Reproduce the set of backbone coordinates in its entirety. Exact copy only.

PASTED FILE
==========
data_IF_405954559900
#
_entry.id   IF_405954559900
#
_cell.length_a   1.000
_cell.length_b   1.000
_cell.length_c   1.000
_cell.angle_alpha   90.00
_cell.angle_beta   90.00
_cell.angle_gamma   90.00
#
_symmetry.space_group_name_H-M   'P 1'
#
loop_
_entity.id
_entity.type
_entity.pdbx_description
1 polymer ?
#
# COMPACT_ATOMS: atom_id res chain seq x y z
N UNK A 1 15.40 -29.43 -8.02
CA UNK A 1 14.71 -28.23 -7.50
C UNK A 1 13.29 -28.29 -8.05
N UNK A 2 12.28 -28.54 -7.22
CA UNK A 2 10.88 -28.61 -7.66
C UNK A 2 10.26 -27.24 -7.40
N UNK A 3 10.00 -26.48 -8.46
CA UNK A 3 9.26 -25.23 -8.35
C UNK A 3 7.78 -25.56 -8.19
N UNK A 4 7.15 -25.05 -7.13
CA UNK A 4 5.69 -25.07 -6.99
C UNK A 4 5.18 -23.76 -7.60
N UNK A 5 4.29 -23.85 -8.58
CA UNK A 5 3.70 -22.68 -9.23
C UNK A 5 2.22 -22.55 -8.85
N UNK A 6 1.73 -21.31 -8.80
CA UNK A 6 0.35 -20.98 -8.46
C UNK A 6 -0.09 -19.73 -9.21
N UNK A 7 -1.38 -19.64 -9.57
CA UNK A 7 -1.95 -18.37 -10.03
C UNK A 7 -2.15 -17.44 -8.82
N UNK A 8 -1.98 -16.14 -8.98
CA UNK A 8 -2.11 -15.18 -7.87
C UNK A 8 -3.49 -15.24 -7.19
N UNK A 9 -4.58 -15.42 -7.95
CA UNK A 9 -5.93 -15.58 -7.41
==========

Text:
data_IF_405954559900
#
_entry.id   IF_405954559900
#
_cell.length_a   1.000
_cell.length_b   1.000
_cell.length_c   1.000
_cell.angle_alpha   90.00
_cell.angle_beta   90.00
_cell.angle_gamma   90.00
#
_symmetry.space_group_name_H-M   'P 1'
#
loop_
_entity.id
_entity.type
_entity.pdbx_description
1 polymer ?
#
# COMPACT_ATOMS: atom_id res chain seq x y z
N UNK A 1 15.40 -29.43 -8.02
CA UNK A 1 14.71 -28.23 -7.50
C UNK A 1 13.29 -28.29 -8.05
N UNK A 2 12.28 -28.54 -7.22
CA UNK A 2 10.88 -28.61 -7.66
C UNK A 2 10.26 -27.24 -7.40
N UNK A 3 10.00 -26.48 -8.46
CA UNK A 3 9.26 -25.23 -8.35
C UNK A 3 7.78 -25.56 -8.19
N UNK A 4 7.15 -25.05 -7.13
CA UNK A 4 5.69 -25.07 -6.99
C UNK A 4 5.18 -23.76 -7.60
N UNK A 5 4.29 -23.85 -8.58
CA UNK A 5 3.70 -22.68 -9.23
C UNK A 5 2.22 -22.55 -8.85
N UNK A 6 1.73 -21.31 -8.80
CA UNK A 6 0.35 -20.98 -8.46
C UNK A 6 -0.09 -19.73 -9.21
N UNK A 7 -1.38 -19.64 -9.57
CA UNK A 7 -1.95 -18.37 -10.03
C UNK A 7 -2.15 -17.44 -8.82
N UNK A 8 -1.98 -16.14 -8.98
CA UNK A 8 -2.11 -15.18 -7.87
C UNK A 8 -3.49 -15.24 -7.19
N UNK A 9 -4.58 -15.42 -7.95
CA UNK A 9 -5.93 -15.58 -7.41